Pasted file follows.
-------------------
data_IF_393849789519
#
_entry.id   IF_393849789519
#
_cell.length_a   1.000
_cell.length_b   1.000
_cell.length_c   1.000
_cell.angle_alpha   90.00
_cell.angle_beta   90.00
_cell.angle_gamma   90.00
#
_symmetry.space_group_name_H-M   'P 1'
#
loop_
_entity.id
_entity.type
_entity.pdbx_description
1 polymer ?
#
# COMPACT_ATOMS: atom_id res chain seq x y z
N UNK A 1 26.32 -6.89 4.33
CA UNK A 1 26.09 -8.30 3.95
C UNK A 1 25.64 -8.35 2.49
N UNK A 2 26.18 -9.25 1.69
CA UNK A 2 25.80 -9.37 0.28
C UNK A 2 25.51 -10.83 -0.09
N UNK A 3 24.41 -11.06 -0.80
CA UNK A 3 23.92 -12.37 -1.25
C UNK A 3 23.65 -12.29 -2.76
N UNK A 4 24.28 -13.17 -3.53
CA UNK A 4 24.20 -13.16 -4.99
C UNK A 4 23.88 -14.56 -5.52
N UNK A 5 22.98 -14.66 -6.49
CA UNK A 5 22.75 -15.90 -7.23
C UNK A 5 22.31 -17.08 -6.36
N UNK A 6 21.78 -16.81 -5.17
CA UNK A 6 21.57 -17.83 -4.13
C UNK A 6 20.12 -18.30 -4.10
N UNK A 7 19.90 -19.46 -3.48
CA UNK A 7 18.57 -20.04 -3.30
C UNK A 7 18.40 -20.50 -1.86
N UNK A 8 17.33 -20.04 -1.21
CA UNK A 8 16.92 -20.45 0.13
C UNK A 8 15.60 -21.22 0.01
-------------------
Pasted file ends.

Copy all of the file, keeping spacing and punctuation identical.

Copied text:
data_IF_393849789519
#
_entry.id   IF_393849789519
#
_cell.length_a   1.000
_cell.length_b   1.000
_cell.length_c   1.000
_cell.angle_alpha   90.00
_cell.angle_beta   90.00
_cell.angle_gamma   90.00
#
_symmetry.space_group_name_H-M   'P 1'
#
loop_
_entity.id
_entity.type
_entity.pdbx_description
1 polymer ?
#
# COMPACT_ATOMS: atom_id res chain seq x y z
N UNK A 1 26.32 -6.89 4.33
CA UNK A 1 26.09 -8.30 3.95
C UNK A 1 25.64 -8.35 2.49
N UNK A 2 26.18 -9.25 1.69
CA UNK A 2 25.80 -9.37 0.28
C UNK A 2 25.51 -10.83 -0.09
N UNK A 3 24.41 -11.06 -0.80
CA UNK A 3 23.92 -12.37 -1.25
C UNK A 3 23.65 -12.29 -2.76
N UNK A 4 24.28 -13.17 -3.53
CA UNK A 4 24.20 -13.16 -4.99
C UNK A 4 23.88 -14.56 -5.52
N UNK A 5 22.98 -14.66 -6.49
CA UNK A 5 22.75 -15.90 -7.23
C UNK A 5 22.31 -17.08 -6.36
N UNK A 6 21.78 -16.81 -5.17
CA UNK A 6 21.57 -17.83 -4.13
C UNK A 6 20.12 -18.30 -4.10
N UNK A 7 19.90 -19.46 -3.48
CA UNK A 7 18.57 -20.04 -3.30
C UNK A 7 18.40 -20.50 -1.86
N UNK A 8 17.33 -20.04 -1.21
CA UNK A 8 16.92 -20.45 0.13
C UNK A 8 15.60 -21.22 0.01